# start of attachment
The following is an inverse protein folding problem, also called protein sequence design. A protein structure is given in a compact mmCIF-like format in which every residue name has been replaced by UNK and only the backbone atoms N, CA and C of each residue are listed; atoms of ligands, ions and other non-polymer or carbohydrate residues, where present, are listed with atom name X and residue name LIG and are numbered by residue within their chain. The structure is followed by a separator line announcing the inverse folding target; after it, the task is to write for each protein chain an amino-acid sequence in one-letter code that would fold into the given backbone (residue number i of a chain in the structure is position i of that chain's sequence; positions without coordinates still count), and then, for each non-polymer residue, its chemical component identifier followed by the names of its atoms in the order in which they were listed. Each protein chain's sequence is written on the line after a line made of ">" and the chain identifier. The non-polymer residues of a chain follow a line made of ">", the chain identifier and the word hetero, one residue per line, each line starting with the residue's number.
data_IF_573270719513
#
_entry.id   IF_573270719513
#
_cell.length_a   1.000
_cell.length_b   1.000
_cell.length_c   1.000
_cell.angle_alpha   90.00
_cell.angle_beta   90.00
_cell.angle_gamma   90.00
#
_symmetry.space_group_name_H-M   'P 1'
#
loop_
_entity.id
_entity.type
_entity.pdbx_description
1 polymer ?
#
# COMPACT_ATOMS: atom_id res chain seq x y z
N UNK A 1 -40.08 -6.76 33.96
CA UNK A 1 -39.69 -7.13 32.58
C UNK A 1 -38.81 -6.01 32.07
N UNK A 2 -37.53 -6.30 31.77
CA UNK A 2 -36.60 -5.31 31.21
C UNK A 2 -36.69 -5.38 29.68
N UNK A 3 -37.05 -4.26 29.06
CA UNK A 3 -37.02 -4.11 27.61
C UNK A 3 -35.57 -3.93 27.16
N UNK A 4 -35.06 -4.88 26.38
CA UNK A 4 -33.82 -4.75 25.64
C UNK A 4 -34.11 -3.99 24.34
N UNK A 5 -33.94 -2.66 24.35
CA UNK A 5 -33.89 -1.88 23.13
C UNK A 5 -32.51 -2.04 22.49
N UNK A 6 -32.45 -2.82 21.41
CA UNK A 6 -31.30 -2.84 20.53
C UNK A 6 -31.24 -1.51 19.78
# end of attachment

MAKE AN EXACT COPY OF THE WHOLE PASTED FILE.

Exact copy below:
The following is an inverse protein folding problem, also called protein sequence design. A protein structure is given in a compact mmCIF-like format in which every residue name has been replaced by UNK and only the backbone atoms N, CA and C of each residue are listed; atoms of ligands, ions and other non-polymer or carbohydrate residues, where present, are listed with atom name X and residue name LIG and are numbered by residue within their chain. The structure is followed by a separator line announcing the inverse folding target; after it, the task is to write for each protein chain an amino-acid sequence in one-letter code that would fold into the given backbone (residue number i of a chain in the structure is position i of that chain's sequence; positions without coordinates still count), and then, for each non-polymer residue, its chemical component identifier followed by the names of its atoms in the order in which they were listed. Each protein chain's sequence is written on the line after a line made of ">" and the chain identifier. The non-polymer residues of a chain follow a line made of ">", the chain identifier and the word hetero, one residue per line, each line starting with the residue's number.
data_IF_573270719513
#
_entry.id   IF_573270719513
#
_cell.length_a   1.000
_cell.length_b   1.000
_cell.length_c   1.000
_cell.angle_alpha   90.00
_cell.angle_beta   90.00
_cell.angle_gamma   90.00
#
_symmetry.space_group_name_H-M   'P 1'
#
loop_
_entity.id
_entity.type
_entity.pdbx_description
1 polymer ?
#
# COMPACT_ATOMS: atom_id res chain seq x y z
N UNK A 1 -40.08 -6.76 33.96
CA UNK A 1 -39.69 -7.13 32.58
C UNK A 1 -38.81 -6.01 32.07
N UNK A 2 -37.53 -6.30 31.77
CA UNK A 2 -36.60 -5.31 31.21
C UNK A 2 -36.69 -5.38 29.68
N UNK A 3 -37.05 -4.26 29.06
CA UNK A 3 -37.02 -4.11 27.61
C UNK A 3 -35.57 -3.93 27.16
N UNK A 4 -35.06 -4.88 26.38
CA UNK A 4 -33.82 -4.75 25.64
C UNK A 4 -34.11 -3.99 24.34
N UNK A 5 -33.94 -2.66 24.35
CA UNK A 5 -33.89 -1.88 23.13
C UNK A 5 -32.51 -2.04 22.49
N UNK A 6 -32.45 -2.82 21.41
CA UNK A 6 -31.30 -2.84 20.53
C UNK A 6 -31.24 -1.51 19.78